contained cement, water, and aluminum powder to compen-sate for the shrinkage of the grout. After laboratory tests, the amount of aluminum powder was defined to be 0.2 wt% and the optimum water/cement ratio was 0.5. Additionally, the curing temperature was studied in the laboratory tests. The maximum curing temperature was monitored for 24 h and reached approximately 40 °C in room temperature. The peak temperature was reached after 8 h from grouting. Then, the grout progressively cooled down to 29 °C after 24 h. A very high temperature influences the sensitivity of the sensors.

The same grouting recipe was also used as stemming material. The usage of this recipe for stemming required some precaution measures as shown in Fig. 5. A separa-tion between the explosives and grout was required (plastic plugs), and the access to the explosive column had to be ensured. Then, a mold was created with two PVC lids to cast the stemming.

Different approaches were tested for the simultaneous ini-tiation of the explosives in the blastholes. There were two reasons for simultaneous initiation (1) to amplify the effect of compaction of the backfilled and caved material and (2) to simulate the middle holes in an SLC production ring which do not have any delay time. The intention was to force the burden to move as one slab toward the backfilled and caved material. The used explosive was a bulk emulsion (Kimulux KR0500 repumpable with 4% aluminum produced by Kimit AB) in both pillar tests. The velocity of detonation (VoD) of the used explosive was measured prior to the pillar tests, and it was 5560 m/s in a Ø110 PVC pipe. To achieve parallel propagation of the detonation fronts, detonating cords within the explosive column were used. Several tests were carried out to evaluate the method. The VoD with this configura-tion was 7563 ± 25 m/s. The final setup was composed of a twisted pair of detonating cords (20 g/m) along each blast-hole which were prepared with precisely measured lengths. After installation in the blastholes, the surplus length was measured and a primer (KP primer), including an electric detonator, was placed so that both columns would initiate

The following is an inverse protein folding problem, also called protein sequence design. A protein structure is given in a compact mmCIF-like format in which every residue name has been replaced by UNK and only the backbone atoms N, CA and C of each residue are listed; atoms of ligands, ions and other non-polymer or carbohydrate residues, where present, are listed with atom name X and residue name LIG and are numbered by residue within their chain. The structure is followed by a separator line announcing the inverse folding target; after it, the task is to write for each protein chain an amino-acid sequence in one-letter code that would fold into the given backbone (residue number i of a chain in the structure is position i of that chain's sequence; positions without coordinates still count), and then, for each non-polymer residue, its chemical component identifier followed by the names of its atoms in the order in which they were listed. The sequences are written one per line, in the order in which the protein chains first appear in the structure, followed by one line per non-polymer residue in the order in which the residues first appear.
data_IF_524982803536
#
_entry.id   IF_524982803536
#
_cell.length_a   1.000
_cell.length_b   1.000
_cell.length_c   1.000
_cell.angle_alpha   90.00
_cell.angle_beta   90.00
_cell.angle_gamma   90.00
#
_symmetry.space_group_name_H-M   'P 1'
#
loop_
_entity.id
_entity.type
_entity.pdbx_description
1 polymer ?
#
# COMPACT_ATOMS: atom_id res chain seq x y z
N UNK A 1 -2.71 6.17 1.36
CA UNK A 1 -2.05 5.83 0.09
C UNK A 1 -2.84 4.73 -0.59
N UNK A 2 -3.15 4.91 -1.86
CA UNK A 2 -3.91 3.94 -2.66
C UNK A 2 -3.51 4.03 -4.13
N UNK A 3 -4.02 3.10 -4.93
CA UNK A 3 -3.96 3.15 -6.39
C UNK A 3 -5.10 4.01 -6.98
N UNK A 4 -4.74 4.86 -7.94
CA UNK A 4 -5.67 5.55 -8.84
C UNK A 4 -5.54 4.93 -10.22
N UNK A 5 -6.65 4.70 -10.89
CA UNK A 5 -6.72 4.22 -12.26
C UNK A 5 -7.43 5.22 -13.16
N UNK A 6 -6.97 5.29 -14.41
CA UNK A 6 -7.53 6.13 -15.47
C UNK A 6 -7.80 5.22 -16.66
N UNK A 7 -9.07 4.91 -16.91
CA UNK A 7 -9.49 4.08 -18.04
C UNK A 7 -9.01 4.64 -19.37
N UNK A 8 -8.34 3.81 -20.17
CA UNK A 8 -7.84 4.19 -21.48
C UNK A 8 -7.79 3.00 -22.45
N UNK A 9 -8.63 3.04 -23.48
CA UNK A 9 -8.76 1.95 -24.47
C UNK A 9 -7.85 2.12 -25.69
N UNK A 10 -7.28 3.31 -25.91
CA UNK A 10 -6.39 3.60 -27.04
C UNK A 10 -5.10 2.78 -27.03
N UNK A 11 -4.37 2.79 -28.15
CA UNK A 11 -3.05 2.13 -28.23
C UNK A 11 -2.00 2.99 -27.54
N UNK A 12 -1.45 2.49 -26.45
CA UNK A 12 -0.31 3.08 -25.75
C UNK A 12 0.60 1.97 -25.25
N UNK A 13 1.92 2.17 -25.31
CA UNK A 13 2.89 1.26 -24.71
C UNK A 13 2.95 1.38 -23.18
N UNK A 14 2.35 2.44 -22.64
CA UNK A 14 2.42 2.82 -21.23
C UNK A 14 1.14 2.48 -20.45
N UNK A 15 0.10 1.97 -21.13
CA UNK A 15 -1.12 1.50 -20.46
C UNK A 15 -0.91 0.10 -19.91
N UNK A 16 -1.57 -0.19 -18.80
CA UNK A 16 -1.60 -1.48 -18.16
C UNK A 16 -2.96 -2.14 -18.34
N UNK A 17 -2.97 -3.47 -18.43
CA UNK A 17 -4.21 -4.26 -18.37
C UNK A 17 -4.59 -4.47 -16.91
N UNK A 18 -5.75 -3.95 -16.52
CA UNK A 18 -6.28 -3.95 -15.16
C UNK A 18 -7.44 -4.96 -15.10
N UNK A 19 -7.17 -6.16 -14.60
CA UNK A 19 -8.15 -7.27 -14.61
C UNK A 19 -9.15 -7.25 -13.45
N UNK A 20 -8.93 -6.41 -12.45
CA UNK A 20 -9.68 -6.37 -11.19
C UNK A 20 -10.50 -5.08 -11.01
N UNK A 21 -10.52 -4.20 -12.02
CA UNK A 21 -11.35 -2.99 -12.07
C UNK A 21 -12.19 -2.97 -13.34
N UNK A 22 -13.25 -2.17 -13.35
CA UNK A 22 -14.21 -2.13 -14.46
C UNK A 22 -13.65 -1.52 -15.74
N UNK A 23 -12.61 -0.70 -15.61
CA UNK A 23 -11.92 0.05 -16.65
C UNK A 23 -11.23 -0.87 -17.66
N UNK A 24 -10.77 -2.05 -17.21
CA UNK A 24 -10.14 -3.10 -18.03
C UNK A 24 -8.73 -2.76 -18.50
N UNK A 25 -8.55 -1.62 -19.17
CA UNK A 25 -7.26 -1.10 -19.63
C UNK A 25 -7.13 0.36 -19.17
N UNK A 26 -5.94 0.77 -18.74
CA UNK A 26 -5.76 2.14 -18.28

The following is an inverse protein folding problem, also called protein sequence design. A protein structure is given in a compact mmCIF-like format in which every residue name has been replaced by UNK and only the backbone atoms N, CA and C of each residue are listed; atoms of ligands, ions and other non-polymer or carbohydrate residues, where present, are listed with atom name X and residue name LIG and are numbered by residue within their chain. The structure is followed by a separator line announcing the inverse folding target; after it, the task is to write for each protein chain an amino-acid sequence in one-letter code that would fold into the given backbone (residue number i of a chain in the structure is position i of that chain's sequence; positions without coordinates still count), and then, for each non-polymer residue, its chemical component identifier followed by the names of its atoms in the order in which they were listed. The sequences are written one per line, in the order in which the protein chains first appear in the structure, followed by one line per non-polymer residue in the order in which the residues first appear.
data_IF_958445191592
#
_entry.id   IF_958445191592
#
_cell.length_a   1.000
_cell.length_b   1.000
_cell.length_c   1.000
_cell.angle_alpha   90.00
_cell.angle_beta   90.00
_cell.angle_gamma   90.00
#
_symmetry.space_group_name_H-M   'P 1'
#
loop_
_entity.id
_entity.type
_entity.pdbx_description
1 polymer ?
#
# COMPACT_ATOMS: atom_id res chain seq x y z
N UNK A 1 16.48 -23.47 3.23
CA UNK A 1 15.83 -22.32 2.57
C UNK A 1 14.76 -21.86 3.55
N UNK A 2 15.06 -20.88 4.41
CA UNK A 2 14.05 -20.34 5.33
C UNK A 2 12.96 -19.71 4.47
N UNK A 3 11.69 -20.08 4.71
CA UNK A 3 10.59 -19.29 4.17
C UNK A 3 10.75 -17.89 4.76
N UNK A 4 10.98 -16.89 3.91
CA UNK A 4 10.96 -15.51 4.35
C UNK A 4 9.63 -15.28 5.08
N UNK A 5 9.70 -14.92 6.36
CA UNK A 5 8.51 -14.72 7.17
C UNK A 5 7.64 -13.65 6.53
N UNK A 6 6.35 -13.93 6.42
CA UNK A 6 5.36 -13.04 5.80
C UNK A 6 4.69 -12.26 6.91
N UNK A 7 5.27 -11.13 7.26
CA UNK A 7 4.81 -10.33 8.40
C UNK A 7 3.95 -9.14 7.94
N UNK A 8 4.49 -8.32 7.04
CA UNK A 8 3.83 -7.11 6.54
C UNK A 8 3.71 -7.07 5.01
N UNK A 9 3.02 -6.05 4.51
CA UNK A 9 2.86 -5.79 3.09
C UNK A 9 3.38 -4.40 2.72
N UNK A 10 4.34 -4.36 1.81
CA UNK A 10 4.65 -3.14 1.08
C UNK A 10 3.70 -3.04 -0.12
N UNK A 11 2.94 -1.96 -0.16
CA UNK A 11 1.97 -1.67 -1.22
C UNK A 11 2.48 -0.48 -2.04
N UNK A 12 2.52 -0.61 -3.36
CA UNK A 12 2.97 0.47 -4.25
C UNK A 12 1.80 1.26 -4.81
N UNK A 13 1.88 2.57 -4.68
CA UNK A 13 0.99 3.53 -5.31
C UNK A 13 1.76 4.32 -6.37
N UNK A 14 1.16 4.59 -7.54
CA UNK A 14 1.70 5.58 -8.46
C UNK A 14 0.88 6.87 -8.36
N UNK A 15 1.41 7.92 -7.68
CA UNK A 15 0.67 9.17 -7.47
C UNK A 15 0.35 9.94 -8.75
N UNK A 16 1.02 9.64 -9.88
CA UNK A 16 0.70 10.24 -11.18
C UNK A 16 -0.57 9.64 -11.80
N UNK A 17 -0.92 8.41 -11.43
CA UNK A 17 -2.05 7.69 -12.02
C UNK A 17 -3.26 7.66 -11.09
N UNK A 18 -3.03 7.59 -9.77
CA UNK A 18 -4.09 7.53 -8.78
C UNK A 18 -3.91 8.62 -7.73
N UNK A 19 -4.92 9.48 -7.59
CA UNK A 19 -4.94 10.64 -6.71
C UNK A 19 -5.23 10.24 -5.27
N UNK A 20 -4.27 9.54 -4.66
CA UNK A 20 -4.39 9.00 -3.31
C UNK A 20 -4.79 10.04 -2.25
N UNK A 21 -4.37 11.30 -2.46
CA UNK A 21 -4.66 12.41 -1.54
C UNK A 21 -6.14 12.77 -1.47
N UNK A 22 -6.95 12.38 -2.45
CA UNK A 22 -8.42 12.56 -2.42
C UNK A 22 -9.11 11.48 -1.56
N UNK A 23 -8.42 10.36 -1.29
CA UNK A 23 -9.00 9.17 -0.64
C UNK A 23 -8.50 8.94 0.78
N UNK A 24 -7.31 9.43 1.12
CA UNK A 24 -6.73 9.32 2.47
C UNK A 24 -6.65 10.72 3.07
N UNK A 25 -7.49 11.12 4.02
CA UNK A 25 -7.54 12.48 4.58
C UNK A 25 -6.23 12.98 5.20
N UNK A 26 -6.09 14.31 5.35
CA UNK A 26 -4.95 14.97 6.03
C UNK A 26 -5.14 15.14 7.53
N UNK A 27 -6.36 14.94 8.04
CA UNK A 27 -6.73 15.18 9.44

Fig. 5 Stemming plug (section view)


simultaneously. Two electric detonators of 100 ms were also installed in the blastholes as a redundant measure, in case of a misfire of the main detonator.

3 Results